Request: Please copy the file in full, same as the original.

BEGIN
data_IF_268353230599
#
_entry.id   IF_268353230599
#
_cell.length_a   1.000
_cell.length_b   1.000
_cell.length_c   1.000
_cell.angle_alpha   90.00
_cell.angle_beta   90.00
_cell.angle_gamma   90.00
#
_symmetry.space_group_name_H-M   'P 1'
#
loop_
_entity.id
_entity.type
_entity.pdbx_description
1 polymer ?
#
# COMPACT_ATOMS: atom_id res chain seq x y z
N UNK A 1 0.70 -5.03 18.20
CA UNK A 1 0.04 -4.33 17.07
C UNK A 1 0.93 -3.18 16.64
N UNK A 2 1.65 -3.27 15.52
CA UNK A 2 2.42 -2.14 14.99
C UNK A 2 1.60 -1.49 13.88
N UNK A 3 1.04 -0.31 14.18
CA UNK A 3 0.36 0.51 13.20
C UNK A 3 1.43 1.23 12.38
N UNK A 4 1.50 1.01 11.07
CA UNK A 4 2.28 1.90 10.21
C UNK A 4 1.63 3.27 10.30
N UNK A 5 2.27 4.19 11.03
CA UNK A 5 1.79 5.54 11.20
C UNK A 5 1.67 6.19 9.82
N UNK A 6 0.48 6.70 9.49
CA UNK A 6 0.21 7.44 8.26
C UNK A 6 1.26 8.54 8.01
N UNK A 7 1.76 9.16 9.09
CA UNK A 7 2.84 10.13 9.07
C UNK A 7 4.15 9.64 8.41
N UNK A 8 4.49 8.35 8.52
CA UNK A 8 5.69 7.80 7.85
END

data_IF_268353230599
#
_entry.id   IF_268353230599
#
_cell.length_a   1.000
_cell.length_b   1.000
_cell.length_c   1.000
_cell.angle_alpha   90.00
_cell.angle_beta   90.00
_cell.angle_gamma   90.00
#
_symmetry.space_group_name_H-M   'P 1'
#
loop_
_entity.id
_entity.type
_entity.pdbx_description
1 polymer ?
#
# COMPACT_ATOMS: atom_id res chain seq x y z
N UNK A 1 0.70 -5.03 18.20
CA UNK A 1 0.04 -4.33 17.07
C UNK A 1 0.93 -3.18 16.64
N UNK A 2 1.65 -3.27 15.52
CA UNK A 2 2.42 -2.14 14.99
C UNK A 2 1.60 -1.49 13.88
N UNK A 3 1.04 -0.31 14.18
CA UNK A 3 0.36 0.51 13.20
C UNK A 3 1.43 1.23 12.38
N UNK A 4 1.50 1.01 11.07
CA UNK A 4 2.28 1.90 10.21
C UNK A 4 1.63 3.27 10.30
N UNK A 5 2.27 4.19 11.03
CA UNK A 5 1.79 5.54 11.20
C UNK A 5 1.67 6.19 9.82
N UNK A 6 0.48 6.70 9.49
CA UNK A 6 0.21 7.44 8.26
C UNK A 6 1.26 8.54 8.01
N UNK A 7 1.76 9.16 9.09
CA UNK A 7 2.84 10.13 9.07
C UNK A 7 4.15 9.64 8.41
N UNK A 8 4.49 8.35 8.52
CA UNK A 8 5.69 7.80 7.85